The Old and the New Corruption. Elections in Hungary 1867–1918

Stará a nová korupcia: voľby v Uhorsku (1867–1918)

In this paper the author gives an overview on the history of corruption in Hungarian Elections. In addition he examines the condition of the Hungarian legal, political and moral norms during the long 19th century to explore the complex reasons of corrupt practices. In the author's opinion the main elements are the following:
(1) The laws were not exacts, the juries gave the politicians forgiveness and the process of electoral petitions was expensive and complicated.
(2) The suffrage was narrow and the voting was open so the canvassers could motivate and control the behaviour of voters by money.
(3) The Hungarian ruling class's fears of the opposition, then of the nationalities and of social democracy also contributed to the proliferation of corruption. The idea of protection of the political system and of the Magyar supremacy sanctified the abuses for the elite.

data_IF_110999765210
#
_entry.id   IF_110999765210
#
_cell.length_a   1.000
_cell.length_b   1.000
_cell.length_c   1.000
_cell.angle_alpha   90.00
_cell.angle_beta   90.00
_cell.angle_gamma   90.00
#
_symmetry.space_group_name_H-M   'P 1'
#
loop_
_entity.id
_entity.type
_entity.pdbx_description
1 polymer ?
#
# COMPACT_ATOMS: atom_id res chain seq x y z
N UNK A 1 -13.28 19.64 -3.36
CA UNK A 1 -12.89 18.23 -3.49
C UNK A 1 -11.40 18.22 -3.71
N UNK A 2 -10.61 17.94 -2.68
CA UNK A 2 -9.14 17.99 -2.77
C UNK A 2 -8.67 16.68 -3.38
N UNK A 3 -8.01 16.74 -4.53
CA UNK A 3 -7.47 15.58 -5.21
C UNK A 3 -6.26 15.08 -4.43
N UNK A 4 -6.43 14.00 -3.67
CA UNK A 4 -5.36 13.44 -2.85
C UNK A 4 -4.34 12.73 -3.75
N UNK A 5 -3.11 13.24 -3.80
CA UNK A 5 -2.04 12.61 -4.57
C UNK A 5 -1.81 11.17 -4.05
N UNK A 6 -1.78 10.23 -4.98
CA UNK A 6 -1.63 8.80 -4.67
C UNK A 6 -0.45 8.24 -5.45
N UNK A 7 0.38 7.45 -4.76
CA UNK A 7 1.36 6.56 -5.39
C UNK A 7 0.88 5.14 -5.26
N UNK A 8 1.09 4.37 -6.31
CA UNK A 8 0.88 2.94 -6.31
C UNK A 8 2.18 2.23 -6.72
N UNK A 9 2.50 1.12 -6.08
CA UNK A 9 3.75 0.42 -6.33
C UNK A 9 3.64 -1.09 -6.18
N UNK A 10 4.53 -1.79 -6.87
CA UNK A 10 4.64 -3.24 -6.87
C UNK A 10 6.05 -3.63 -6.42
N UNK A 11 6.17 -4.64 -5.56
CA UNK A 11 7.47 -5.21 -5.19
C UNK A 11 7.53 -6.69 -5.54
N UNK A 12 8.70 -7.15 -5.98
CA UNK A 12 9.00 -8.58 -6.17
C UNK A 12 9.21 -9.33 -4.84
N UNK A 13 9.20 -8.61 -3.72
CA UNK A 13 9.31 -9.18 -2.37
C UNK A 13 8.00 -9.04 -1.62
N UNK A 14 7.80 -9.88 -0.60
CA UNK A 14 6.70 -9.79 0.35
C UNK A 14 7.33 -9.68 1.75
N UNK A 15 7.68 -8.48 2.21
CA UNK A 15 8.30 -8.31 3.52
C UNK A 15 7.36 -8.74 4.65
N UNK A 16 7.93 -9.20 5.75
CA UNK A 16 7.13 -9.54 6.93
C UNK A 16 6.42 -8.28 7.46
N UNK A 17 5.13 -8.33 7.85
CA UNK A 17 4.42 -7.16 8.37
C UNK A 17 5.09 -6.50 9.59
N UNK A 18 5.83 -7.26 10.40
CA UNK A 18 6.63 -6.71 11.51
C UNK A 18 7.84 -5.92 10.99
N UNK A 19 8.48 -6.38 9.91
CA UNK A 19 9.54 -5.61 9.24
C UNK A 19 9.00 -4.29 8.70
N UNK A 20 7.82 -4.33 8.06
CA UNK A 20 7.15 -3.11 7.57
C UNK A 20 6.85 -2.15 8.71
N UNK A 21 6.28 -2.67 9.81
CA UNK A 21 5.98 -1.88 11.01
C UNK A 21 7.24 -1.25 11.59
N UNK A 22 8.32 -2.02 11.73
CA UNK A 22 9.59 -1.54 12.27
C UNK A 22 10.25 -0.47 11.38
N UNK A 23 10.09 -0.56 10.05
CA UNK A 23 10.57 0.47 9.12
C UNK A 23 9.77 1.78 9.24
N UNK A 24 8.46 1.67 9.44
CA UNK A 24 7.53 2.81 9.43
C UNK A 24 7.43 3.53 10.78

(4) The political culture in Hungary (especially in the non-urban and peripheral constituencies) was parochial-subject, the citizens had not enough knowledge and information about the politics and politicians to vote judiciously so they got used to bribery soon. There were not real lively connections between the citizens and their MPs. The politician could easily become a "bankroller" in the voters' eyes.
(5) While the legal and illegal costs of politics increased significantly and the electoral competition of political parties became more intensive in this century, the financial conditions and social status of the MPs declined. They could not finance their own campaigns any more. At the beginning of the 20th century, besides the old-fashioned techniques, new corrupt practices appeared and spread. Banks and companies took over the main role of financing from wealthy patrons: they fed the secret party-funds in exchange for state concessions. In Hungary the old and new methods of corruption, accepted tacitly by opposition and the society too, worked together.